When the final round of the Canadian Women’s Open came on the air on Sunday from the Hillsdale Golf and Country Club just outside of Montreal, Canada, I was a little taken aback. The Canadian announce crew said that the wind forecast was for about 75 kilometers per hour and heavy rain. That got my attention…primarily because I had the miles per hour conversion backward…and the factors wrong. Hey, there were hurricane remnants; it was plausible.
By the time I Googled my way to the correct answer, they had revised their number down to 60 kph. So 38 mph was a lot less than 47 mph. But still that’s a whole lot of wind.
When they came on the air there were four players tied at 12-under par: Brittany Lincicome, Ai Miyazato, Michelle Wie and Tiffany Joh. It was dry at the time and just blowing 16 mph. But they all knew it was coming.
Tiffany Joh had a tough time. She held it together as the wind and rain began to rise with two bogeys followed by two birdies. But at the end of her round when it was at its worst, she faded with double-bogey, bogey, bogey.
Ai Miyazato, Japan’s gift to women’s golf, depends on her slow, rhythmical swing for consistency and remarkable success. A tiny woman who doesn’t hit it very far in the first place averaging 245 yards, she went bogey, par, double-bogey as the wind began to come up. She held her own until the 11th where she made another bogey and finished with two bogeys in the worst of it and was 5-over on the day.
Michelle Wie acquitted herself well trading two bogeys and two birdies during the broadcast to shoot even par on the day. Strength and clubhead speed solves a whole lot of problems when the weather is nasty. Pretty impressive in those conditions.
We also have to give kudos to Stacy Lewis who finally got to 12-under at the 12th, and she managed to do it shooting a clean card 5-under par. She only needed one more birdie to force a playoff, but it was heroic enough that she managed five in that weather.
Brittany Lincicome made two early birdies, but slipped with a bogey on 12. But when it was at its worst, she shot par to the house and won her second tournament of the year with a rock solid 13-under par. This was very impressive.
Over at the U.S. Amateur played at Erin Hills Golf Course in Hartford, Wisconsin, amateur phenom, Patrick Cantlay lost the tournament 2-down to Kelly Kraft.
I have been writing about Cantlay all summer long. The UCLA sophomore finished T21 in the US Open at Congressional, shot a 60 in the Travelers in Hartford and finished 9th in the Canadian Open. All of this in tournaments where amateurs are in dire risk of missing the cut. He had such a spectacular summer that I think even he must have been pinching himself over his improbable success.
Unfortunately, in today’s 36-hole final, he played more like the amateur that he is. At one point he was 4-down in the first 18, but got it back to 2-down. But 36 holes for something as big as the US Amateur takes a lot out of you both physically and mentally. And Erin Hills, a very hilly 7,700 yards only added to all of that.
In the end it was two mental mistakes that did him in. On the short par-4 15th where he made bogey in the morning by going for the green off the tee, he decided to prudently just lay up with an 8-iron. But he hit it in the bunker in the middle of the fairway and made bogey anyway. What’s the old saying? “If you’re going to layup, layup.”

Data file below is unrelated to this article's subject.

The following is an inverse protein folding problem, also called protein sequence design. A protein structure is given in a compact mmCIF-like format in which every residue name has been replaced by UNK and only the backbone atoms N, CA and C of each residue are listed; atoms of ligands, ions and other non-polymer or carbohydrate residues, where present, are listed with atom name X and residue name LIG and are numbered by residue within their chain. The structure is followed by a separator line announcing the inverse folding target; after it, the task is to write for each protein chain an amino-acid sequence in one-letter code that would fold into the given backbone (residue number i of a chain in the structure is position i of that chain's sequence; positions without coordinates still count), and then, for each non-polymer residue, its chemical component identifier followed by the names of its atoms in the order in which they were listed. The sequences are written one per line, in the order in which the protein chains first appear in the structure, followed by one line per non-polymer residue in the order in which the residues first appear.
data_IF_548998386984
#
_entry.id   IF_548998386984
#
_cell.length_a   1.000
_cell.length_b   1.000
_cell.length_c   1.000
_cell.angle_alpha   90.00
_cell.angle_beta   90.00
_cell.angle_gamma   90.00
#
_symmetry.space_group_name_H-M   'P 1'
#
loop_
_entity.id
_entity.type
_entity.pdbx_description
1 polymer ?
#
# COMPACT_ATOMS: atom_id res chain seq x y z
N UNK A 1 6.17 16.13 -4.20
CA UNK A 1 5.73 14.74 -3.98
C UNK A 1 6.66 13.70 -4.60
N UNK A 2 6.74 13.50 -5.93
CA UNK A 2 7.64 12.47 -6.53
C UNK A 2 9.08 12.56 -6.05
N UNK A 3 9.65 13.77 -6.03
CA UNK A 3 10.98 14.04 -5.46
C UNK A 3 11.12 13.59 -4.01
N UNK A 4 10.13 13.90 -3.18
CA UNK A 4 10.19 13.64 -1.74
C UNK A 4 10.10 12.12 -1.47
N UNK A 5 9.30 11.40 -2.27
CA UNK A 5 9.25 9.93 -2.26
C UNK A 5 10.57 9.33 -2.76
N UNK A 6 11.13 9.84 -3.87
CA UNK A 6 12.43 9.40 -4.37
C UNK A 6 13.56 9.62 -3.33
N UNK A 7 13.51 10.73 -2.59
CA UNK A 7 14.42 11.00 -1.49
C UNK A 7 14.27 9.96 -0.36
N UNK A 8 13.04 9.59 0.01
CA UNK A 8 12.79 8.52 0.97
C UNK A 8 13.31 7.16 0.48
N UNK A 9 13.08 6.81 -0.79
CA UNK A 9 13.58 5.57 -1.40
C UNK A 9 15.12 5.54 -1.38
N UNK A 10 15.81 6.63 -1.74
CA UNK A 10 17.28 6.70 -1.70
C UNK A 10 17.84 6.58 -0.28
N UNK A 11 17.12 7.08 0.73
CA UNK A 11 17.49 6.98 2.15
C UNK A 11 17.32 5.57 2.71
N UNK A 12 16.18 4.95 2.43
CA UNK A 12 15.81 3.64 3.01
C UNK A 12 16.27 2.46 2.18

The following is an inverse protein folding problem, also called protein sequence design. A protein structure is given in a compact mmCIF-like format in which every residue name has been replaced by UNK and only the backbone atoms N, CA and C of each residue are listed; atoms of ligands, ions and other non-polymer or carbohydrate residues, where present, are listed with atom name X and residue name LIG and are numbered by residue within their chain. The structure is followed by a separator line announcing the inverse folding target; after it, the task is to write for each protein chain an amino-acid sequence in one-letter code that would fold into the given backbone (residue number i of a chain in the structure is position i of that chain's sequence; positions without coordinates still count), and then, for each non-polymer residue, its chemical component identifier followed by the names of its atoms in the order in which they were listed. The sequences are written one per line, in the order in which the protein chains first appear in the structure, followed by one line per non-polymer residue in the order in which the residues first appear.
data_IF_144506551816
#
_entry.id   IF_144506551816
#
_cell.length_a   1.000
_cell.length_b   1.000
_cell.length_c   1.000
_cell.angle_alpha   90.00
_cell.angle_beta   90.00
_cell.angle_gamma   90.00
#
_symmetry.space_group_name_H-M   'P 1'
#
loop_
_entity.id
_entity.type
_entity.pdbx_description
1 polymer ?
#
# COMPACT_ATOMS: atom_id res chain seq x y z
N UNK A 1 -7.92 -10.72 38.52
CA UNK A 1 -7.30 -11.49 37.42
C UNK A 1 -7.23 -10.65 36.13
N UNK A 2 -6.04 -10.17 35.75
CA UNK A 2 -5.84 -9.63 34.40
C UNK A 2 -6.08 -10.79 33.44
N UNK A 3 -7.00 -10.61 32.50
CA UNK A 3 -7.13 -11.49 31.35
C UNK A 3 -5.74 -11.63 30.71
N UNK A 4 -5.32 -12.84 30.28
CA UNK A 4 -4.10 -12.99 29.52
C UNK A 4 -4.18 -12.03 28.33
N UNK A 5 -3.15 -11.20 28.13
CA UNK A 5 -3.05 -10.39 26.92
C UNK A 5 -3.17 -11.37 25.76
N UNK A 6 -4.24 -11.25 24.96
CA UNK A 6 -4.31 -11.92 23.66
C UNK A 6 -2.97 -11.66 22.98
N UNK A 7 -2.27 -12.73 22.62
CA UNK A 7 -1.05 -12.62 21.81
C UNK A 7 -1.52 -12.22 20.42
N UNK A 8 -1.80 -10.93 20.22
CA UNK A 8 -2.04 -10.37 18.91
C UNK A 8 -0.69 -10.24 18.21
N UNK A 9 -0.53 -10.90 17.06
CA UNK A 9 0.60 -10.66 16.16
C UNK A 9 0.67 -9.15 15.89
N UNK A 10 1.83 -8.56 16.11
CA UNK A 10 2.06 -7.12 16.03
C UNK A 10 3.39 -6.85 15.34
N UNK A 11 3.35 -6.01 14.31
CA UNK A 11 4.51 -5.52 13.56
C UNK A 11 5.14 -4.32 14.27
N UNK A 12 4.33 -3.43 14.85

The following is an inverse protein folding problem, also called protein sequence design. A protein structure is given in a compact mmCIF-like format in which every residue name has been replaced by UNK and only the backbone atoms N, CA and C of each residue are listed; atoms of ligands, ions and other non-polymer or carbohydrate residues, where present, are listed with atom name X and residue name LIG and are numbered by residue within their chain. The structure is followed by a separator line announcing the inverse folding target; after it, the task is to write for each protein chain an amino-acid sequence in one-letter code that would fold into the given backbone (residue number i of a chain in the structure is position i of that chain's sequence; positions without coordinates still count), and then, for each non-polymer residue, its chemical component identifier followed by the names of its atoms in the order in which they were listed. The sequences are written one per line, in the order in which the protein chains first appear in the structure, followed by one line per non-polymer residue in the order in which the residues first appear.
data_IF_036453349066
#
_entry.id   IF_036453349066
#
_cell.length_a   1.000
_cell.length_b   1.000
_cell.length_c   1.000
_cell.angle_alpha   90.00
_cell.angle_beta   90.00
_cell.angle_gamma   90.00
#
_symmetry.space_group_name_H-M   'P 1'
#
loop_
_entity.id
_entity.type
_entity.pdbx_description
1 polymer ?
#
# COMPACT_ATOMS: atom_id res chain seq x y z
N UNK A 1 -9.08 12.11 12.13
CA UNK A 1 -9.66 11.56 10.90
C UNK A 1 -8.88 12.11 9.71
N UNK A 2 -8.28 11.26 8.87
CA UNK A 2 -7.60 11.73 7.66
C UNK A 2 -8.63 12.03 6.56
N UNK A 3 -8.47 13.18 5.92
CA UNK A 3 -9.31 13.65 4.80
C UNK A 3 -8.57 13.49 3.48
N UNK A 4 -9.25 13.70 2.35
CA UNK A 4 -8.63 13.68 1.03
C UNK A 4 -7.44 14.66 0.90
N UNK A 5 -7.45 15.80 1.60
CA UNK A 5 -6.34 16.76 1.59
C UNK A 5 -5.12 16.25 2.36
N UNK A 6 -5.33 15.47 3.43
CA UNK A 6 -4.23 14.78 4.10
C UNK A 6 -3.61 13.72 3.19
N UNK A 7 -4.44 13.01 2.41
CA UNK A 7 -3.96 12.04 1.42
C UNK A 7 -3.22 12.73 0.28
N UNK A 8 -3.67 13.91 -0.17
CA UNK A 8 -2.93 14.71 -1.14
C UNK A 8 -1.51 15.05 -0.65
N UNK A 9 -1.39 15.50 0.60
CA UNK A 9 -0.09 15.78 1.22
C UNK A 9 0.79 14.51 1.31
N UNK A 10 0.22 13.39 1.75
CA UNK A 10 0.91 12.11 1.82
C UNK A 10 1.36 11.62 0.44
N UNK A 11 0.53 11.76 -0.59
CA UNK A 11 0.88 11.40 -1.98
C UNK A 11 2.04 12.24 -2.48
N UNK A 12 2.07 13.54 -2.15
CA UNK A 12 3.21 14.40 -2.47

And on the 16th, pin high to a tight pin, he blew his first putt 8 feet by from just off the green and couldn’t make it coming back. That one was all mental because if nothing else, Cantlay is a great putter.
One of the reasons that this blog focuses on the PGA Tour is because you don’t see those kind of mistakes on the PGA Tour very often. It’s not that they don’t get made, it’s just not by the guys who are playing well enough to be on television that week.
You don’t need any more evidence for that than how Dustin Johnson and Matt Kuchar played in Saturday’s 54-hole finish at The Barclays. With all the ominous weather forecasts from Hurricane Irene, those two guys were like rocks. Kuchar made bogeys to lose, but with his steady, consistent game, there was never any doubt that he was in it until the end.
The ladies came the closest to living up to that standard this weekend. I love watching professional women playing golf because that quality of play is so exceptionally different than amateur women. As I’ve said before, they don’t hit it as far as the men, but to scale from their shorter tees, they do.
And I really enjoyed following Cantlay’s magical mystery tour summer. It truly was, hmmm, astounding that he accomplished so much. There are people calling for him to turn pro now and dismayed that he values his education more. He seems to be as smart as Michelle Wie in pursuing her college degree and experience. Like Wie, he will have plenty of opportunity to have a very successful professional career.
So while this blog will always have an eye on wherever great golf is played, my primary focus will always be on the PGA Tour because, with all due respect to the ladies and the great amateur players, that’s where the greatest golf is played.